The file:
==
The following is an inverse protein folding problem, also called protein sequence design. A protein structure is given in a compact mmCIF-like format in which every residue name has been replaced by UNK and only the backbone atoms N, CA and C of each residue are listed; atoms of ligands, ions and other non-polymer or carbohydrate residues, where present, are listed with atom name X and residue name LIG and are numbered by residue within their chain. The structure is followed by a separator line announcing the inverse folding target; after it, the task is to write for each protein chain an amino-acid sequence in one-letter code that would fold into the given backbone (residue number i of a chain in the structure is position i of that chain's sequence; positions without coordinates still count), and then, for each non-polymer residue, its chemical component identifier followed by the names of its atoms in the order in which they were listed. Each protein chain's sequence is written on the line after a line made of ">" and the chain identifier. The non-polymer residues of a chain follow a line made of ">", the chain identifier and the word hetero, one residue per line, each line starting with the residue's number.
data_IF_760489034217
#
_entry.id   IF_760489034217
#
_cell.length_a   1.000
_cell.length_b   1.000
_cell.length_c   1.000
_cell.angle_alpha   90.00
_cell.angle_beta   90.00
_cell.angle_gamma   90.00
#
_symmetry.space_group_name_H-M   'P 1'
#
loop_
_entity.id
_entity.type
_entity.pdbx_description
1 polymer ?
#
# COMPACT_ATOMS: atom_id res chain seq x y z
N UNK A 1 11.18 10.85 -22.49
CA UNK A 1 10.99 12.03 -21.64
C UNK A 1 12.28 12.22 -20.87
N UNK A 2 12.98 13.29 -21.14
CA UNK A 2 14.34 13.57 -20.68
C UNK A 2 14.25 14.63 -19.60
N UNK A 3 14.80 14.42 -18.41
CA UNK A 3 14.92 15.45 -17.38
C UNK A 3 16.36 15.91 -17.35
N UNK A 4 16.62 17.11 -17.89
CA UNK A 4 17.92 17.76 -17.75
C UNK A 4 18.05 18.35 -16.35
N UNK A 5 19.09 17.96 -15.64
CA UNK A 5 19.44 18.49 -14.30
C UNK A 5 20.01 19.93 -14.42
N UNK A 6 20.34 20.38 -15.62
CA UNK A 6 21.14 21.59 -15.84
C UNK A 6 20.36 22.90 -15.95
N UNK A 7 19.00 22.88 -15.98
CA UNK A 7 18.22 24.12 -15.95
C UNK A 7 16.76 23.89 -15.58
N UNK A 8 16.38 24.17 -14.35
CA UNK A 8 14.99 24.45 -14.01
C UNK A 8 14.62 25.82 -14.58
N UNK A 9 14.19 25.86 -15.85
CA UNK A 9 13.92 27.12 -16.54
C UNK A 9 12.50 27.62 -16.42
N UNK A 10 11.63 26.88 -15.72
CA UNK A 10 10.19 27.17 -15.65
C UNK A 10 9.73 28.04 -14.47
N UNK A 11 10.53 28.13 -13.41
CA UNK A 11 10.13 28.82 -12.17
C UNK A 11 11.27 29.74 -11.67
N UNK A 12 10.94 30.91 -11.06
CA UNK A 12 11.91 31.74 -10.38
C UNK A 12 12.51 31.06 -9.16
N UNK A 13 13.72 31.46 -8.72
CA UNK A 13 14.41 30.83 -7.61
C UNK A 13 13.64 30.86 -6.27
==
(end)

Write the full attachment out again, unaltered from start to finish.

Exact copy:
The following is an inverse protein folding problem, also called protein sequence design. A protein structure is given in a compact mmCIF-like format in which every residue name has been replaced by UNK and only the backbone atoms N, CA and C of each residue are listed; atoms of ligands, ions and other non-polymer or carbohydrate residues, where present, are listed with atom name X and residue name LIG and are numbered by residue within their chain. The structure is followed by a separator line announcing the inverse folding target; after it, the task is to write for each protein chain an amino-acid sequence in one-letter code that would fold into the given backbone (residue number i of a chain in the structure is position i of that chain's sequence; positions without coordinates still count), and then, for each non-polymer residue, its chemical component identifier followed by the names of its atoms in the order in which they were listed. Each protein chain's sequence is written on the line after a line made of ">" and the chain identifier. The non-polymer residues of a chain follow a line made of ">", the chain identifier and the word hetero, one residue per line, each line starting with the residue's number.
data_IF_760489034217
#
_entry.id   IF_760489034217
#
_cell.length_a   1.000
_cell.length_b   1.000
_cell.length_c   1.000
_cell.angle_alpha   90.00
_cell.angle_beta   90.00
_cell.angle_gamma   90.00
#
_symmetry.space_group_name_H-M   'P 1'
#
loop_
_entity.id
_entity.type
_entity.pdbx_description
1 polymer ?
#
# COMPACT_ATOMS: atom_id res chain seq x y z
N UNK A 1 11.18 10.85 -22.49
CA UNK A 1 10.99 12.03 -21.64
C UNK A 1 12.28 12.22 -20.87
N UNK A 2 12.98 13.29 -21.14
CA UNK A 2 14.34 13.57 -20.68
C UNK A 2 14.25 14.63 -19.60
N UNK A 3 14.80 14.42 -18.41
CA UNK A 3 14.92 15.45 -17.38
C UNK A 3 16.36 15.91 -17.35
N UNK A 4 16.62 17.11 -17.89
CA UNK A 4 17.92 17.76 -17.75
C UNK A 4 18.05 18.35 -16.35
N UNK A 5 19.09 17.96 -15.64
CA UNK A 5 19.44 18.49 -14.30
C UNK A 5 20.01 19.93 -14.42
N UNK A 6 20.34 20.38 -15.62
CA UNK A 6 21.14 21.59 -15.84
C UNK A 6 20.36 22.90 -15.95
N UNK A 7 19.00 22.88 -15.98
CA UNK A 7 18.22 24.12 -15.95
C UNK A 7 16.76 23.89 -15.58
N UNK A 8 16.38 24.17 -14.35
CA UNK A 8 14.99 24.45 -14.01
C UNK A 8 14.62 25.82 -14.58
N UNK A 9 14.19 25.86 -15.85
CA UNK A 9 13.92 27.12 -16.54
C UNK A 9 12.50 27.62 -16.42
N UNK A 10 11.63 26.88 -15.72
CA UNK A 10 10.19 27.17 -15.65
C UNK A 10 9.73 28.04 -14.47
N UNK A 11 10.53 28.13 -13.41
CA UNK A 11 10.13 28.82 -12.17
C UNK A 11 11.27 29.74 -11.67
N UNK A 12 10.94 30.91 -11.06
CA UNK A 12 11.91 31.74 -10.38
C UNK A 12 12.51 31.06 -9.16
N UNK A 13 13.72 31.46 -8.72
CA UNK A 13 14.41 30.83 -7.61
C UNK A 13 13.64 30.86 -6.27